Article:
Names: problems of multiple reference [177]

Abstract

Discussion of encoding personal names that refer to more than one person

Discussion

There are many cases where a single name or phrase refers to several different people. These cases can be divided into three categories:

1. Phrases which specify multiple individuals: for instance, “A. & J. Johnson”, “Mr. and Mrs. Barbauld”.

In cases like these, where both names are present in some form (albeit abbreviated) and it is clear who is being referred to, the WWP encodes the phrase using two separate <persName> elements. If keys are being used, each should receive a separate key referring to the person named. <abbr> should not be used in either case, since eventually the key= value will identify the person sufficiently. Thus the encoded result in this kind of case would be:

<persname key="AJohnson.foo">A.</persName> &amp; <persName key="JJohnson.bar">J. Johnson</persName>

2. Names which refer to a family, a lineage, or a group of family members: for instance, the Guelphs, the Jetsons, the Tudors.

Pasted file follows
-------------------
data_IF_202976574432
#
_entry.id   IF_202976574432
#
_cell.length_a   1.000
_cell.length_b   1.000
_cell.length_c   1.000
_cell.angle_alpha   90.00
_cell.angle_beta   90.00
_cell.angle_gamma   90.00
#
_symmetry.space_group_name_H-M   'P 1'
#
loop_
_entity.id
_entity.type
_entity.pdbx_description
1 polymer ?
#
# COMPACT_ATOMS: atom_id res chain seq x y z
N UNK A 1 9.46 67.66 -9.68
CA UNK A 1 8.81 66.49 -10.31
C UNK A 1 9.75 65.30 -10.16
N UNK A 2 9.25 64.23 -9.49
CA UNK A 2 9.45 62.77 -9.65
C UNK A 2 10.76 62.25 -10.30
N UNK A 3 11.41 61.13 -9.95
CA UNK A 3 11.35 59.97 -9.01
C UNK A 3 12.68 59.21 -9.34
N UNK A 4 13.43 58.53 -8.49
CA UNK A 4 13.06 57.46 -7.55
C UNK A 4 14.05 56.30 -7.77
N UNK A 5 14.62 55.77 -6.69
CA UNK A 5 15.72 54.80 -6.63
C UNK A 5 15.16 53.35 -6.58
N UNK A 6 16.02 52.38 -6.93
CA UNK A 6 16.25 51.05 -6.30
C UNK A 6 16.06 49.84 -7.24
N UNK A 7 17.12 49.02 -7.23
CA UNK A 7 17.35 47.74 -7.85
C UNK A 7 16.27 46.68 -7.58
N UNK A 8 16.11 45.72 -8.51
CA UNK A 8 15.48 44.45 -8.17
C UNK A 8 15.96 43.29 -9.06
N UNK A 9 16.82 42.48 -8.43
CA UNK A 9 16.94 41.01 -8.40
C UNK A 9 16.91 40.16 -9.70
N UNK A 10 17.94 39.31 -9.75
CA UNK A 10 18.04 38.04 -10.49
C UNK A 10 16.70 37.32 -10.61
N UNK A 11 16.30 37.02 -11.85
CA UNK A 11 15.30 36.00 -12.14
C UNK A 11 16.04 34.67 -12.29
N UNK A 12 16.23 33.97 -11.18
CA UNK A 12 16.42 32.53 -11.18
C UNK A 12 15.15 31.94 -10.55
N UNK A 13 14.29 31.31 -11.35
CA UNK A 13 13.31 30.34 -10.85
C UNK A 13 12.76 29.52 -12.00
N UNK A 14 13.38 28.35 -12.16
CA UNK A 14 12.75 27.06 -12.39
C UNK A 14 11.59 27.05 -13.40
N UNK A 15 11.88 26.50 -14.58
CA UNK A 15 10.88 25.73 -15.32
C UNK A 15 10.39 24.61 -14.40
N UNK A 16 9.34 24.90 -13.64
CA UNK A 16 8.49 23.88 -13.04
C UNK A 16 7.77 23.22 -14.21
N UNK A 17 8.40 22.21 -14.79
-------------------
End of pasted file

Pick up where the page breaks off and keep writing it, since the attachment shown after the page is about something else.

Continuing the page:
Cases like these should be treated as collectivities, and encoded with <name>, even if we believe we can infer the exact membership of the group. We do not use multiple key values to specify the exact people referred to, even if we believe we know exactly who is meant; e.g. “we had the Smiths to dinner on Saturday” (we know this means Jim and Betty Smith, but we only use <name> without a key= value).

3. Names which refer allegorically to some person other than the ostensible person named: for instance, "To Katherine Philips, our British Poet: Fair Sappho, sing again!"

In cases like this, where a name like “Sappho” both names an actual person (Sappho) and refers symbolically to another person (in this case, Katherine Philips), the question is what value to use for the key= attribute. The WWP’s policy is to key only the primary reference (in this case, to Sappho) and to regard the secondary reference as an editorial judgment which we will refrain from making. Thus the example should be encoded:

To <persname key="KPhilips.bku">Katherine Philips</persName>, our British Poet: Fair <persName key="Sappho.ith">Sappho</persName>, sing again!

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